It's Hard to Be a Yitzchak
Yitzchak had it rough. He was the son of a great man. His charismatic father, Avraham, spread God’s name throughout the land. He fought wars against mighty kings, he went from being a stranger and sojourner in Canaan to a “prince of God” known and revered by all. Who could follow such an act?
This week’s parasha opens with a seemingly innocuous sentence: “These are the generations of Yitzchak the son of Avraham; Avraham begat Yitzchak” (Breishit 25:19). Although functioning as an introduction to the stories that follow, this one verse practically sums up Yitzchak’s life. What is Yitzchak’s identity? What is, as some translate the opening phrase, the “story of Yitzchak the son of Avraham”? Just that: Avraham begat Yitzchak. He is destined to live in his father’s shadow, to struggle with defining his own, unique identity, to go through life always being known as “Avraham’s son.”
This opening verse stands in stark contrast to the opening verse of Noach. There we read: “These are the generations – or this is the story - of Noach; Noach was a just man and perfect in his generations, and Noach walked with God.” Noach’s story is his own. Yitzchak’s story belongs to his father.
Even God sees it that way. When God first appears to Yitzchak, God reaffirms the covenantal promise and its passing from Avraham to Yitzchak. It is to be expected that his status as Avraham’s child would be underscored in this context. And so: “I will establish the oath that I swore to Avraham your father” (26:3). But then the Torah continues, explaining why the covenant is being reaffirmed with Yitzchak: “Because Avraham listened to My voice and kept My charge…” (26:6). It is all because of Avraham, not because of Yitzchak.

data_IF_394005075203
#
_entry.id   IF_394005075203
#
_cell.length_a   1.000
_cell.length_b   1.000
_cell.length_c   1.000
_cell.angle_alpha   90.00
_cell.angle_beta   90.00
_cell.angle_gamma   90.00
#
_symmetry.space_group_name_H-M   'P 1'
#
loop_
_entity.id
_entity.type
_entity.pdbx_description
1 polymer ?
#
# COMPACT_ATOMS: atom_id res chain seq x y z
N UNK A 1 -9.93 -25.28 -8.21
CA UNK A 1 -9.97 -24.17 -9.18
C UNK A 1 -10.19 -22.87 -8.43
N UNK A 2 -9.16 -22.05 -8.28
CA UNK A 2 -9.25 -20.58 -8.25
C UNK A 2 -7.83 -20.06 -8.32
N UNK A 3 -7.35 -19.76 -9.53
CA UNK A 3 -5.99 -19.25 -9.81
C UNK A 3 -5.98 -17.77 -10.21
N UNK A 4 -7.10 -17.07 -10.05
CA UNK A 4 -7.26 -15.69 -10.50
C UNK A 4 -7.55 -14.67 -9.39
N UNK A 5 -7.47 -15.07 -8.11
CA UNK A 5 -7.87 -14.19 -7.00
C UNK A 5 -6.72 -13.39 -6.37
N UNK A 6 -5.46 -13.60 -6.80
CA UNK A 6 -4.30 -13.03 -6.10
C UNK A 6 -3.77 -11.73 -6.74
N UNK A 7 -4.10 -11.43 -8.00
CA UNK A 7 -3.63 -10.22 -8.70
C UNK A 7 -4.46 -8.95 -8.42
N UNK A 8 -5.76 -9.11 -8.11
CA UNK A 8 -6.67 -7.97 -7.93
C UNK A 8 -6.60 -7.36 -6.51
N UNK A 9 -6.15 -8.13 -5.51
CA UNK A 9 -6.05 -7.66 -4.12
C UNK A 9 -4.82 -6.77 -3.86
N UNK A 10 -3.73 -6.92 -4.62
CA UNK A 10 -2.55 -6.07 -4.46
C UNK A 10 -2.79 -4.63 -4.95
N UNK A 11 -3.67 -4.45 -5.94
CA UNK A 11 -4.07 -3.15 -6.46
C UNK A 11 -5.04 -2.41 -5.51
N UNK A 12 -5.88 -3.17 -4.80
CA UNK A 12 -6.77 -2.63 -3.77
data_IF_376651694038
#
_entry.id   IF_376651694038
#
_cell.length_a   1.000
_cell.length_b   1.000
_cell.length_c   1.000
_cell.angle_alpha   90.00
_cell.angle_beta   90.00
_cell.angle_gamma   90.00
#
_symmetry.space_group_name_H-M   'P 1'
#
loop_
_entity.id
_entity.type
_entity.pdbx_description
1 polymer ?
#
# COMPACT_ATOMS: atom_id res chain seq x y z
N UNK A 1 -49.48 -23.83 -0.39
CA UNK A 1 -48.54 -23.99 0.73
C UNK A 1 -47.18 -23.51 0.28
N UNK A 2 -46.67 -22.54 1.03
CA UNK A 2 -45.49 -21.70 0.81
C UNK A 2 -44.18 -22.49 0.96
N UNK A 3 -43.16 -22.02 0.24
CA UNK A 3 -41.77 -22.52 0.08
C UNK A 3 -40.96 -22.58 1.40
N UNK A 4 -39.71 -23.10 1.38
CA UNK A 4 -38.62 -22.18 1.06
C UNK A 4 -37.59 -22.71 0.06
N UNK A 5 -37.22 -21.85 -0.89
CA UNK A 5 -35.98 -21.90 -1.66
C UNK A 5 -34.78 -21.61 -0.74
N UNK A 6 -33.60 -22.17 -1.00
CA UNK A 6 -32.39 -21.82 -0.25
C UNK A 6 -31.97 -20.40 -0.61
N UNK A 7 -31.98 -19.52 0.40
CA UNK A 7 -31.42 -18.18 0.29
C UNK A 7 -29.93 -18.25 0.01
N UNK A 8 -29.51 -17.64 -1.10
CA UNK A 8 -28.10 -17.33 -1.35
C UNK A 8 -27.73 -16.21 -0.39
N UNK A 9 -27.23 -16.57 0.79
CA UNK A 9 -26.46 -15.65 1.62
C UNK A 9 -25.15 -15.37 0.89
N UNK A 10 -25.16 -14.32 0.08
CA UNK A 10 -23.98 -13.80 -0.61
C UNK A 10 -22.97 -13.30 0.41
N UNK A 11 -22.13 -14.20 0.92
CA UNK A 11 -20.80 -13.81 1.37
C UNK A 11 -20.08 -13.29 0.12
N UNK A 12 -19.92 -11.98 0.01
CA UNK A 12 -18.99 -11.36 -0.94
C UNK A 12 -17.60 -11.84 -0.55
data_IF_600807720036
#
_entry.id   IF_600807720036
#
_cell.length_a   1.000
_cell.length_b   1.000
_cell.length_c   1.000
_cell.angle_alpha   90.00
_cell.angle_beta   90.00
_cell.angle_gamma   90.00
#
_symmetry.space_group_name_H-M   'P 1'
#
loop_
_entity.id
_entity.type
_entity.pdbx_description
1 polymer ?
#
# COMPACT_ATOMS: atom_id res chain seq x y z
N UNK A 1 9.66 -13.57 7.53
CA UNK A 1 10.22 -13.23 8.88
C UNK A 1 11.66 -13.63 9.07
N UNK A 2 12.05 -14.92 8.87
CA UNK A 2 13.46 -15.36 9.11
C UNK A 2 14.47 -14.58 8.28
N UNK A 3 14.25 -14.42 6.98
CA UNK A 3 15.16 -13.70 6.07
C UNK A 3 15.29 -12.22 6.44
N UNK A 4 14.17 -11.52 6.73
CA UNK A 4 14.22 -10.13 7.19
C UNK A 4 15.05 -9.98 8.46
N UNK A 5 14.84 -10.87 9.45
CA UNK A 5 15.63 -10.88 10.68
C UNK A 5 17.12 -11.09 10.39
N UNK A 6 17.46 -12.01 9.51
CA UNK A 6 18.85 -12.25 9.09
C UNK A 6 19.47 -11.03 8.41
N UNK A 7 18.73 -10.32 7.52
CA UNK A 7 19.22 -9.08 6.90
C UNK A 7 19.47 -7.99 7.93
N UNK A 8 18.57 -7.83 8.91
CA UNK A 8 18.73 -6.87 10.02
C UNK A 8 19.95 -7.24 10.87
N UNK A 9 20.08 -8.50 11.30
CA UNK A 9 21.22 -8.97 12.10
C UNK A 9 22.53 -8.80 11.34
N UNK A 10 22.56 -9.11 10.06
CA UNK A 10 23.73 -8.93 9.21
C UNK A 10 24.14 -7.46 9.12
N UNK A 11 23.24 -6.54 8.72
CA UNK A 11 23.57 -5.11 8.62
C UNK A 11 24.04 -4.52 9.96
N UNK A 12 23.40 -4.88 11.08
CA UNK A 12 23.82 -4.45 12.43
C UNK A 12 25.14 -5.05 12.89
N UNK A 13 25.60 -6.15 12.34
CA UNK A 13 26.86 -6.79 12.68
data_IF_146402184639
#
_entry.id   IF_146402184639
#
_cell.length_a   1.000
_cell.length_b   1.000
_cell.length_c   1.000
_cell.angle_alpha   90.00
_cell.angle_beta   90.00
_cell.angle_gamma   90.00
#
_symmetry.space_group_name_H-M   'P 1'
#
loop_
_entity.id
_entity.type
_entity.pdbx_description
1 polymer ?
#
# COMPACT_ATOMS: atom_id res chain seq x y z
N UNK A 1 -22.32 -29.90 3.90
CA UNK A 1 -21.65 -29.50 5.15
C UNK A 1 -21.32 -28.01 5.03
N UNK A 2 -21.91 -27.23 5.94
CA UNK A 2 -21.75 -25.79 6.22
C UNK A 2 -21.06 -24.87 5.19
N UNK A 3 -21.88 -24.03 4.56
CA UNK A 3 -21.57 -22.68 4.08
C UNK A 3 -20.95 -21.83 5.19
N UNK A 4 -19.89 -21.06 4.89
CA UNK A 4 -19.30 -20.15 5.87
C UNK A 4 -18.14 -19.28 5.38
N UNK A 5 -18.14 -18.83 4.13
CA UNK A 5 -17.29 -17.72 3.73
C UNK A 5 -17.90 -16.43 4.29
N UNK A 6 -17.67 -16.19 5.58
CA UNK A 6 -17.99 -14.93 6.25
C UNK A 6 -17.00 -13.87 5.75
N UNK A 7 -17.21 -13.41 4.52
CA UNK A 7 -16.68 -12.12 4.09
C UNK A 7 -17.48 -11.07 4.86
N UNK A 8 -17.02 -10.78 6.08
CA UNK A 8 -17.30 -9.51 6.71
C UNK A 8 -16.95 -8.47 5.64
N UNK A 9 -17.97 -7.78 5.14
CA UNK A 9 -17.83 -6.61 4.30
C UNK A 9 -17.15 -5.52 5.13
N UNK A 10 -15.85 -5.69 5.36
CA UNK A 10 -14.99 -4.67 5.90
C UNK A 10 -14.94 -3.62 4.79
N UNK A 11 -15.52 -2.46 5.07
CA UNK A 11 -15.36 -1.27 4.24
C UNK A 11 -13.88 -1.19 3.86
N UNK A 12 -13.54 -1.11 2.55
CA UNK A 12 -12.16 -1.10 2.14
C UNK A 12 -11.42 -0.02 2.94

It could be argued that this is to be expected. Yitzchak has yet to have done much worth recording. His relationship with God at this stage is still young, and will perforce be framed in terms of Avraham. Later in Yitzchak’s life, we could hope, things will be different.
Unfortunately, this is not the case. For when God appears a second time to Yitzchak, now after so much of Yitzchak’s story has already been told, it is the same old story. “And the Lord appeared to him that night and said: I am the God of Avraham, your father. Do not fear, for I am with you and will bless you… for the sake of Avraham, My servant” (26:24). Again about Avraham; always about Avraham.
Yaakov had it better. He did not have to work to escape his father’s shadow. He could establish his own identity; he could write his own story. When God first appears to Yaakov, God first reaffirms the covenant and Yaakov’s status as a link in the chain: “I am the Lord, the God of Avraham your father and the God of Yitzchak” (28:13). [Even at this stage it is worth pausing to notice that Avraham is described as Yaakov’s father, and not Yitzchak. Yitzchak, it would seem, is only a way of connecting Avraham to Yaakov]. But God’s communication does not end there. For Yaakov, God also offers a personal relationship and a personal promise: “And behold I am with you, and will guard you wherever you go… for I will not abandon you until I have done all that I have promised you” (28:15). Yaakov goes wherever he will go, charts his own journey, and God will always be with him. Yitzchak follows in the footsteps of Avraham, and God is with him only “because of Avraham your father.”
Yitzchak in many ways did not have a choice. He was destined to live his life as Avraham’s son. His story was destined to be a continuation of Avraham’s story – redigging the same wells, establishing the same alliances. Had he chosen to break free from Avraham’s shadow, we would not have a Jewish People today. He had to sacrifice his individuality for the greater good. It is thus no surprise that the attribute that is associated with Yitzchak is that of din, or justice. Justice is about setting limits, it is about tzimtzum, contracting oneself to give space for others, restraining your own ambitions to do what is necessary. Don’t go into Egypt. Stay in the land. Color within the lines. Do what you have been chosen to do.
To serve God and to see the Divine promise fulfilled, not only did Avraham sacrifice Yitzchak, Yitzchak sacrificed Yitzchak.